In war, the word is used to describe the activity of an individual or group not associated with the military of the parties at war (such as a foreign agent or an indigenous supporter), in particular when actions result in the destruction or damaging of a productive or vital facility, such as equipment, factories, dams, public services, storage plants or logistic routes. Prime examples of such sabotage are the events of Black Tom and the Kingsland Explosion. Unlike acts of terrorism, acts of sabotage do not always have a primary objective of inflicting casualties. Saboteurs are usually classified as enemies, and like spies may be liable to prosecution and criminal penalties instead of detention as a prisoner of war. It is common for a government in power during war or supporters of the war policy to use the term loosely against opponents of the war. Similarly, German Nationalists spoke of a stab in the back having cost them the loss of World War I. Also see http://www.dokumentarfilm.com/en/030303.htm.
The cold war included a subtle form of sabotage. One well documented case is the Soviets Trans-Siberian Pipeline Incident, triggered by the Farewell Dossier.
Subtle sabotage has also been employeed for other reasons, including attempting to keep Iran from obtaining nuclear capabilities.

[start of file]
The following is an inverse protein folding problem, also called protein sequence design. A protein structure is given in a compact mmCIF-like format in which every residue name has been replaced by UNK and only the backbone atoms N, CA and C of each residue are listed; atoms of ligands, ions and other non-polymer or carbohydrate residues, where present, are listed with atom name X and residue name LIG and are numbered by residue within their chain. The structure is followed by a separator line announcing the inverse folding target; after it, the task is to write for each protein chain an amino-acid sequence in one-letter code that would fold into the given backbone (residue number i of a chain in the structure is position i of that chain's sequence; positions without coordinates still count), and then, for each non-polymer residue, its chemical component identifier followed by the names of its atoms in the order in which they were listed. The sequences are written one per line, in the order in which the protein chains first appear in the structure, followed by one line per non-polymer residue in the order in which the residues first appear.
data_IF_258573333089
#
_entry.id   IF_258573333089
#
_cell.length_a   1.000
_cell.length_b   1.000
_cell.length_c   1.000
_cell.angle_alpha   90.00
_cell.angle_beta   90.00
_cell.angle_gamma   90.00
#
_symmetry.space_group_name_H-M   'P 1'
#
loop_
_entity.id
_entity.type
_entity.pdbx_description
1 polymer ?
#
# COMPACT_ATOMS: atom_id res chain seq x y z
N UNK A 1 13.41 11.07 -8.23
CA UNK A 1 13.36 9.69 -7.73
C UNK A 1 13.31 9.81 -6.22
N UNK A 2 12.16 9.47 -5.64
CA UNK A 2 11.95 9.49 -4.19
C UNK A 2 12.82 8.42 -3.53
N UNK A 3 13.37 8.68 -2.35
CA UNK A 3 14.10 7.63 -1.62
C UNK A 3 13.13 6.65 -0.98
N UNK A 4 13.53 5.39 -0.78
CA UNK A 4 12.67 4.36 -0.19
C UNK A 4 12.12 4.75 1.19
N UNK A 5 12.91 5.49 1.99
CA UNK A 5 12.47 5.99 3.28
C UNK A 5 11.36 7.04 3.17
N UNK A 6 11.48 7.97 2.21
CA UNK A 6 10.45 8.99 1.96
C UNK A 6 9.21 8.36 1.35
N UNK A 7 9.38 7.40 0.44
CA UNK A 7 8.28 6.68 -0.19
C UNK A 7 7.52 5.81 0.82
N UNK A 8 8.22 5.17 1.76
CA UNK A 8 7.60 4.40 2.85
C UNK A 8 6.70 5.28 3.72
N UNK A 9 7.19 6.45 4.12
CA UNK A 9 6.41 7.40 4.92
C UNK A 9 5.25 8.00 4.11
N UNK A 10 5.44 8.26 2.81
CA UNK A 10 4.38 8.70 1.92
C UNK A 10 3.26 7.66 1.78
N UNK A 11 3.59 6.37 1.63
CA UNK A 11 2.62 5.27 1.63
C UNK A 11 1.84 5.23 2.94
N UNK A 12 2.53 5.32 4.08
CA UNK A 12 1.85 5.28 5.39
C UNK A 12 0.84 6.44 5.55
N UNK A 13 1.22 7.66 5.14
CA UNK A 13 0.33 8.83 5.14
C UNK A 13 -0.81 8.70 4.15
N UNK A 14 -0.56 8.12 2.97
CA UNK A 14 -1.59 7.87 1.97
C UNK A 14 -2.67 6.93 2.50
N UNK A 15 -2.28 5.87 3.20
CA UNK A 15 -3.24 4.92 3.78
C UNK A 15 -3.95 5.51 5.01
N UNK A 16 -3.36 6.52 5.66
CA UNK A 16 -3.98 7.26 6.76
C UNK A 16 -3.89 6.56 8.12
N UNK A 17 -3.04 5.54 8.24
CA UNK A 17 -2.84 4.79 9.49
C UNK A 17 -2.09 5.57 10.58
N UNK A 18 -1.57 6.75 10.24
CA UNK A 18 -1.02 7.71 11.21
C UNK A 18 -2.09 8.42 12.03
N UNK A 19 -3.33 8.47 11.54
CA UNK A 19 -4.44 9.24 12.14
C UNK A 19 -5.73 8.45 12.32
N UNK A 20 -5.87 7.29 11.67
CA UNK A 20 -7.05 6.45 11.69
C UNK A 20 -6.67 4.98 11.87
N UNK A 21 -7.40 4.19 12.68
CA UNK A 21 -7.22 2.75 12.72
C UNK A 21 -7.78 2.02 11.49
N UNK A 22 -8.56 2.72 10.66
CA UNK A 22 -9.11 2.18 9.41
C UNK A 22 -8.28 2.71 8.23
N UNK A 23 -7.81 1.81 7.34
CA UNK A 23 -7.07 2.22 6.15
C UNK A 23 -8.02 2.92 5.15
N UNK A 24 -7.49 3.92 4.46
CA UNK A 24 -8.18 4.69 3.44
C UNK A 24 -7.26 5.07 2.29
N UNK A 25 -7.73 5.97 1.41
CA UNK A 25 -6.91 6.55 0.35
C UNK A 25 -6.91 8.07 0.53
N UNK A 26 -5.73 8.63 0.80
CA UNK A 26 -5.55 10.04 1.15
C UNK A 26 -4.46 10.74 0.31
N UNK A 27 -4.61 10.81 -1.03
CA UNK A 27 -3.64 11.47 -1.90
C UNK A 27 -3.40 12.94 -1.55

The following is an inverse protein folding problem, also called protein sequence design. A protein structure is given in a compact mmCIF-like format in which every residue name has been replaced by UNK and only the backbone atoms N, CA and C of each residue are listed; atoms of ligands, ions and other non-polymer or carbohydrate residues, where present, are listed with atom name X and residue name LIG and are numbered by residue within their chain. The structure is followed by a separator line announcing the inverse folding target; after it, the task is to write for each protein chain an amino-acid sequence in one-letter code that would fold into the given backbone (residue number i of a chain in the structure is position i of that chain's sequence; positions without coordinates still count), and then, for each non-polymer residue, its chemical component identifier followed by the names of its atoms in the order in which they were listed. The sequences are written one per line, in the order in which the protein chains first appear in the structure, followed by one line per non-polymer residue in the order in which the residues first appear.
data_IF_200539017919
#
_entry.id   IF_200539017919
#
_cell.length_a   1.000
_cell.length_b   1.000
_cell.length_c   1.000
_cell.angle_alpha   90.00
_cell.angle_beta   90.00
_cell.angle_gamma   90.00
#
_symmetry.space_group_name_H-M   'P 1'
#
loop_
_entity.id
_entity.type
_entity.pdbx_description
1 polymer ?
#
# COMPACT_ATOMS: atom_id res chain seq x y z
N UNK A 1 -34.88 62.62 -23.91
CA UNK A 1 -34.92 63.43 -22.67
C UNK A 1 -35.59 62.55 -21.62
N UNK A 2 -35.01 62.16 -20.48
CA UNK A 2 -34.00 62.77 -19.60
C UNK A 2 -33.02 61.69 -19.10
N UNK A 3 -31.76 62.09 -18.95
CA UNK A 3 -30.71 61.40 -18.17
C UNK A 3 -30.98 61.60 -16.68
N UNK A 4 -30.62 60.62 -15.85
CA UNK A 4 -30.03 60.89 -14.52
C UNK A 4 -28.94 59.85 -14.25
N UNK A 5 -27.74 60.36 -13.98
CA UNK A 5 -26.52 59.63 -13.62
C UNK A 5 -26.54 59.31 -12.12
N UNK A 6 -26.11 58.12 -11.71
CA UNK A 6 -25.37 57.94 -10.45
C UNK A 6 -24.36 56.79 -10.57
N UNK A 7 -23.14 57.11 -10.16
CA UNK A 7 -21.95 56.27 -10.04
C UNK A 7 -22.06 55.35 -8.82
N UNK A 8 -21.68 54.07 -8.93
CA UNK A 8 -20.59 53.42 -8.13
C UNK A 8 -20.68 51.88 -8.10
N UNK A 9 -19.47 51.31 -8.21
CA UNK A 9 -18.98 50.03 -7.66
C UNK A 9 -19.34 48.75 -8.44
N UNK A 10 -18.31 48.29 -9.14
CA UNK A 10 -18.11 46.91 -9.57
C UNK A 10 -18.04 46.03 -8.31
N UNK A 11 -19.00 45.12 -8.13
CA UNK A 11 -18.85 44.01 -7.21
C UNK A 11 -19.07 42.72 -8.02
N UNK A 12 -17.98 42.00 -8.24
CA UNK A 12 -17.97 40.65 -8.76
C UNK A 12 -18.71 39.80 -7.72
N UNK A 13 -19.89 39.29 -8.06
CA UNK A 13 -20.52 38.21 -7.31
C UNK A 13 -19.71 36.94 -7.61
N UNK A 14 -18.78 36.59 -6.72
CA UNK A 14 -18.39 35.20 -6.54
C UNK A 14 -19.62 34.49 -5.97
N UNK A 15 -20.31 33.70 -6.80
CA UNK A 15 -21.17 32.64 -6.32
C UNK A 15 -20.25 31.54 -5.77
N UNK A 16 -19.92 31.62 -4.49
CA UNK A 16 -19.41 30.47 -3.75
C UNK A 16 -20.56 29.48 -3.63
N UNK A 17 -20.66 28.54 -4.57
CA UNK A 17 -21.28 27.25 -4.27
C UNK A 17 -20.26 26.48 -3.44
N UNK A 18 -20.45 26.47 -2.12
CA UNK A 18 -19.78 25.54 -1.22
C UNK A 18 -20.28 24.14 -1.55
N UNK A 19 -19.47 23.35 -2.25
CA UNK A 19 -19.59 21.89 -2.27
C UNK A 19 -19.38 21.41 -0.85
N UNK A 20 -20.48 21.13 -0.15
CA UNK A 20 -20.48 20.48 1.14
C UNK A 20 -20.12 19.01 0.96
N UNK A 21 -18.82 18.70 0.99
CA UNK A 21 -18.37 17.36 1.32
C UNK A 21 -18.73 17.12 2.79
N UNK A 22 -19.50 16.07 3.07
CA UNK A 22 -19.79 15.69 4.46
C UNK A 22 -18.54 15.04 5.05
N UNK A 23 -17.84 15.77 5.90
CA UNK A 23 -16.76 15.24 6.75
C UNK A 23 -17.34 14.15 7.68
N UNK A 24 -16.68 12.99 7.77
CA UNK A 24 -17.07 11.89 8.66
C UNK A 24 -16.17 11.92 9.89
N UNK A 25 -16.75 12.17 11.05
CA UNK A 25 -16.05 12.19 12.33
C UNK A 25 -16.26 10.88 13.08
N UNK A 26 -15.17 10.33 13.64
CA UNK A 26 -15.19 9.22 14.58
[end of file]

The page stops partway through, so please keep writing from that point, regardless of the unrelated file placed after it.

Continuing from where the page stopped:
Sabotage as part of a crime

Some criminals have engaged in acts of sabotage for reasons of extortion. For example, Klaus-Peter Sabotta sabotaged German railway lines in the late 1990s in an attempt to extort DM10 million from the German railway operator Deutsche Bahn. He is now serving a sentence of life imprisonment.

Workplace sabotage

When disgruntled workers damage or destroy equipment or interfere with the smooth running of a workplace, it is called workplace sabotage. This can be as part of an organized group activity, or the action of one or a few workers in response to personal grievances. Luddites and Radical labor unions such as the Industrial Workers of the World (IWW) have advocated sabotage as a means of self-defense and direct action against unfair working conditions.
The IWW was shaped in part by the industrial unionism philosophy of Big Bill Haywood, and in 1910 Haywood was exposed to sabotage while touring Europe:
The experience that had the most lasting impact on Haywood was witnessing a general strike on the French railroads. Tired of waiting for parliament to act on their demands, railroad workers walked off their jobs all across the country. The French government responded by drafting the strikers into the army and then ordering them back to work. Undaunted, the workers carried their strike to the job. Suddenly, they could not seem to do anything right. Perishables sat for weeks, sidetracked and forgotten. Freight bound for Paris was misdirected to Lyon or Marseille instead. * Colin Gubbins
sabotage in Bulgarian: Саботаж
sabotage in Czech: Sabotáž
sabotage in Danish: Sabotage
sabotage in German: Sabotage
sabotage in Spanish: Sabotaje
sabotage in French: Sabotage
sabotage in Friulian: Sabotaç
sabotage in Italian: Sabotaggio
sabotage in Hebrew: סבוטאז'
sabotage in Dutch: Sabotage
sabotage in Japanese: 破壊活動
sabotage in Norwegian: Sabotasje
sabotage in Polish: Dywersja
sabotage in Portuguese: Sabotagem
sabotage in Russian: Диверсия
sabotage in Finnish: Sabotaasi
sabotage in Swedish: Sabotage

Synonyms, Antonyms and Related Words